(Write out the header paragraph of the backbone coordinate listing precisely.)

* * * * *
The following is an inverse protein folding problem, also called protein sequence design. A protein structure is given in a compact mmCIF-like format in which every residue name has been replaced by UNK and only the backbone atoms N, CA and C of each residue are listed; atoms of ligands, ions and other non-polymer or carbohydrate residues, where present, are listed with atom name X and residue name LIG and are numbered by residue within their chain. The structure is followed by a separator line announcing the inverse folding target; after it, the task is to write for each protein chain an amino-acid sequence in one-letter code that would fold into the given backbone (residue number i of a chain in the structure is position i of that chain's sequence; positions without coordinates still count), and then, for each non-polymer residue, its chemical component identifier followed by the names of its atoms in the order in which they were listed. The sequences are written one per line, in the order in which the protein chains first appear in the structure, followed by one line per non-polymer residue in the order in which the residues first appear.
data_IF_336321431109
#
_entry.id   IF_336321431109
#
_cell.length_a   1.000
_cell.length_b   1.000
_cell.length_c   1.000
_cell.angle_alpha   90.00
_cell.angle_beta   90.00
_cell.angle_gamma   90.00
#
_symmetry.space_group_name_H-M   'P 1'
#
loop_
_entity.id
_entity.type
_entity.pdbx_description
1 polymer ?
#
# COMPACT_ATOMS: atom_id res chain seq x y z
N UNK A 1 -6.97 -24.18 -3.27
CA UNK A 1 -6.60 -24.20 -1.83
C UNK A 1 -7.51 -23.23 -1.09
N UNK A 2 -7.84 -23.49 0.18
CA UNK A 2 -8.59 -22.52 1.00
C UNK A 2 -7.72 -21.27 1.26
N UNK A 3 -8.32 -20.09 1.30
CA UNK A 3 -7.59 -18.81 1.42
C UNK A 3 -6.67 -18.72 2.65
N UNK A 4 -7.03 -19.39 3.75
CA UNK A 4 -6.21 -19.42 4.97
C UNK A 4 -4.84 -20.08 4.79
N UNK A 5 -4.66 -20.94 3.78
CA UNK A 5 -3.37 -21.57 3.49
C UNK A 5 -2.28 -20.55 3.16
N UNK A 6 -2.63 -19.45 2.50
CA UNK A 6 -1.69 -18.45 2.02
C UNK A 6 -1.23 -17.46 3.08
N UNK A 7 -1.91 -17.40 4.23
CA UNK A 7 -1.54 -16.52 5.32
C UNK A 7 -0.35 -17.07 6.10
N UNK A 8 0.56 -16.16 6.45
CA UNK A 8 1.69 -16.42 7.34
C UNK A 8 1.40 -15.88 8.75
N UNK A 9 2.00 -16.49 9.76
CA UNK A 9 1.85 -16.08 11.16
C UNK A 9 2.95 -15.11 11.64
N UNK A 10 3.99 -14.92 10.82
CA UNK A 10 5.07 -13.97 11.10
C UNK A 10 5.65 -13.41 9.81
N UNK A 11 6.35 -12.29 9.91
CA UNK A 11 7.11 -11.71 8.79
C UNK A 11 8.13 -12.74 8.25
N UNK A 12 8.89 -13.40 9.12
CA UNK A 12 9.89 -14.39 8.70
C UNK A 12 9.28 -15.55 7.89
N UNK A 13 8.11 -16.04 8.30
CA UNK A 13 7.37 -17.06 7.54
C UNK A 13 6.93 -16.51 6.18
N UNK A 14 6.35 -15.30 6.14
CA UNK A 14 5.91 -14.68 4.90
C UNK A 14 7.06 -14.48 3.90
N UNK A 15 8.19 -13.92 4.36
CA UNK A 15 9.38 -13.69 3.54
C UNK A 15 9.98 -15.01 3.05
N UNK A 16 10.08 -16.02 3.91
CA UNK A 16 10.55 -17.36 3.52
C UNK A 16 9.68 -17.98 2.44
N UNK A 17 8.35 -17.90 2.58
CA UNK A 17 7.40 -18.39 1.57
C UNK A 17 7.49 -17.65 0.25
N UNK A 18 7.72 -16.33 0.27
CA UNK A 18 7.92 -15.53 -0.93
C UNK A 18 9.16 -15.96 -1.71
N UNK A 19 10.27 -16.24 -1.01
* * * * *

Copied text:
The following is an inverse protein folding problem, also called protein sequence design. A protein structure is given in a compact mmCIF-like format in which every residue name has been replaced by UNK and only the backbone atoms N, CA and C of each residue are listed; atoms of ligands, ions and other non-polymer or carbohydrate residues, where present, are listed with atom name X and residue name LIG and are numbered by residue within their chain. The structure is followed by a separator line announcing the inverse folding target; after it, the task is to write for each protein chain an amino-acid sequence in one-letter code that would fold into the given backbone (residue number i of a chain in the structure is position i of that chain's sequence; positions without coordinates still count), and then, for each non-polymer residue, its chemical component identifier followed by the names of its atoms in the order in which they were listed. The sequences are written one per line, in the order in which the protein chains first appear in the structure, followed by one line per non-polymer residue in the order in which the residues first appear.